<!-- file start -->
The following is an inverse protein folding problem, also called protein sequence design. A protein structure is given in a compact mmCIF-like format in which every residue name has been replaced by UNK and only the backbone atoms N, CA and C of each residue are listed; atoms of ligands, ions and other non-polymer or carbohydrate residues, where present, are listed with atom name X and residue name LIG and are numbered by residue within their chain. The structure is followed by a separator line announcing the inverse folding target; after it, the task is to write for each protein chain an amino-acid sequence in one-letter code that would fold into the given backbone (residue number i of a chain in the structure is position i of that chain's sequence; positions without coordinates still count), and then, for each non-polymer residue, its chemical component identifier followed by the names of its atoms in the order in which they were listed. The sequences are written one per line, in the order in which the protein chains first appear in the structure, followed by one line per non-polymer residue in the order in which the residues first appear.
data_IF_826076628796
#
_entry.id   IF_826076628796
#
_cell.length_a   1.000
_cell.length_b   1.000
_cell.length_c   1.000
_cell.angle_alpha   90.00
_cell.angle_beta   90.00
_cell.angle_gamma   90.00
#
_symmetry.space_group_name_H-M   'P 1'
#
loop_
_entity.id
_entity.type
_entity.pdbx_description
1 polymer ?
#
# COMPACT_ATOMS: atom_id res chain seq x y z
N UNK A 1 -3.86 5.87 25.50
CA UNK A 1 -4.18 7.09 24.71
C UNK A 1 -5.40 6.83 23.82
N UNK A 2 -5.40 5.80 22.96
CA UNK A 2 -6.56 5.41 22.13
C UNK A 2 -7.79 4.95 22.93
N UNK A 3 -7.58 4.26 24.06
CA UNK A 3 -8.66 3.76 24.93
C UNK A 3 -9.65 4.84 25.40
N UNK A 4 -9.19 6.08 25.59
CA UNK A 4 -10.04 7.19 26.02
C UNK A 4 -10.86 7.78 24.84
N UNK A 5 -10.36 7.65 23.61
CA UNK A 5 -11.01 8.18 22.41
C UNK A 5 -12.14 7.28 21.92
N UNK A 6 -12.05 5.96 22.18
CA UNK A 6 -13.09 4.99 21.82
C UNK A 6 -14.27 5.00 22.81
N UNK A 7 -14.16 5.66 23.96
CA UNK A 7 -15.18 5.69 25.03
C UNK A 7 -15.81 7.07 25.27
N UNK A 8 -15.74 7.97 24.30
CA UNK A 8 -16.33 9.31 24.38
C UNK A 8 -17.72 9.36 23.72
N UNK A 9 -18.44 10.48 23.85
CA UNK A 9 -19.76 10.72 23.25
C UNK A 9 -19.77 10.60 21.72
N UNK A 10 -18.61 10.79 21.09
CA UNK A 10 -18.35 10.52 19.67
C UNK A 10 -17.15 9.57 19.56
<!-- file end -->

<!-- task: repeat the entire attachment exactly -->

The following is an inverse protein folding problem, also called protein sequence design. A protein structure is given in a compact mmCIF-like format in which every residue name has been replaced by UNK and only the backbone atoms N, CA and C of each residue are listed; atoms of ligands, ions and other non-polymer or carbohydrate residues, where present, are listed with atom name X and residue name LIG and are numbered by residue within their chain. The structure is followed by a separator line announcing the inverse folding target; after it, the task is to write for each protein chain an amino-acid sequence in one-letter code that would fold into the given backbone (residue number i of a chain in the structure is position i of that chain's sequence; positions without coordinates still count), and then, for each non-polymer residue, its chemical component identifier followed by the names of its atoms in the order in which they were listed. The sequences are written one per line, in the order in which the protein chains first appear in the structure, followed by one line per non-polymer residue in the order in which the residues first appear.
data_IF_826076628796
#
_entry.id   IF_826076628796
#
_cell.length_a   1.000
_cell.length_b   1.000
_cell.length_c   1.000
_cell.angle_alpha   90.00
_cell.angle_beta   90.00
_cell.angle_gamma   90.00
#
_symmetry.space_group_name_H-M   'P 1'
#
loop_
_entity.id
_entity.type
_entity.pdbx_description
1 polymer ?
#
# COMPACT_ATOMS: atom_id res chain seq x y z
N UNK A 1 -3.86 5.87 25.50
CA UNK A 1 -4.18 7.09 24.71
C UNK A 1 -5.40 6.83 23.82
N UNK A 2 -5.40 5.80 22.96
CA UNK A 2 -6.56 5.41 22.13
C UNK A 2 -7.79 4.95 22.93
N UNK A 3 -7.58 4.26 24.06
CA UNK A 3 -8.66 3.76 24.93
C UNK A 3 -9.65 4.84 25.40
N UNK A 4 -9.19 6.08 25.59
CA UNK A 4 -10.04 7.19 26.02
C UNK A 4 -10.86 7.78 24.84
N UNK A 5 -10.36 7.65 23.61
CA UNK A 5 -11.01 8.18 22.41
C UNK A 5 -12.14 7.28 21.92
N UNK A 6 -12.05 5.96 22.18
CA UNK A 6 -13.09 4.99 21.82
C UNK A 6 -14.27 5.00 22.81
N UNK A 7 -14.16 5.66 23.96
CA UNK A 7 -15.18 5.69 25.03
C UNK A 7 -15.81 7.07 25.27
N UNK A 8 -15.74 7.97 24.30
CA UNK A 8 -16.33 9.31 24.38
C UNK A 8 -17.72 9.36 23.72
N UNK A 9 -18.44 10.48 23.85
CA UNK A 9 -19.76 10.72 23.25
C UNK A 9 -19.77 10.60 21.72
N UNK A 10 -18.61 10.79 21.09
CA UNK A 10 -18.35 10.52 19.67
C UNK A 10 -17.15 9.57 19.56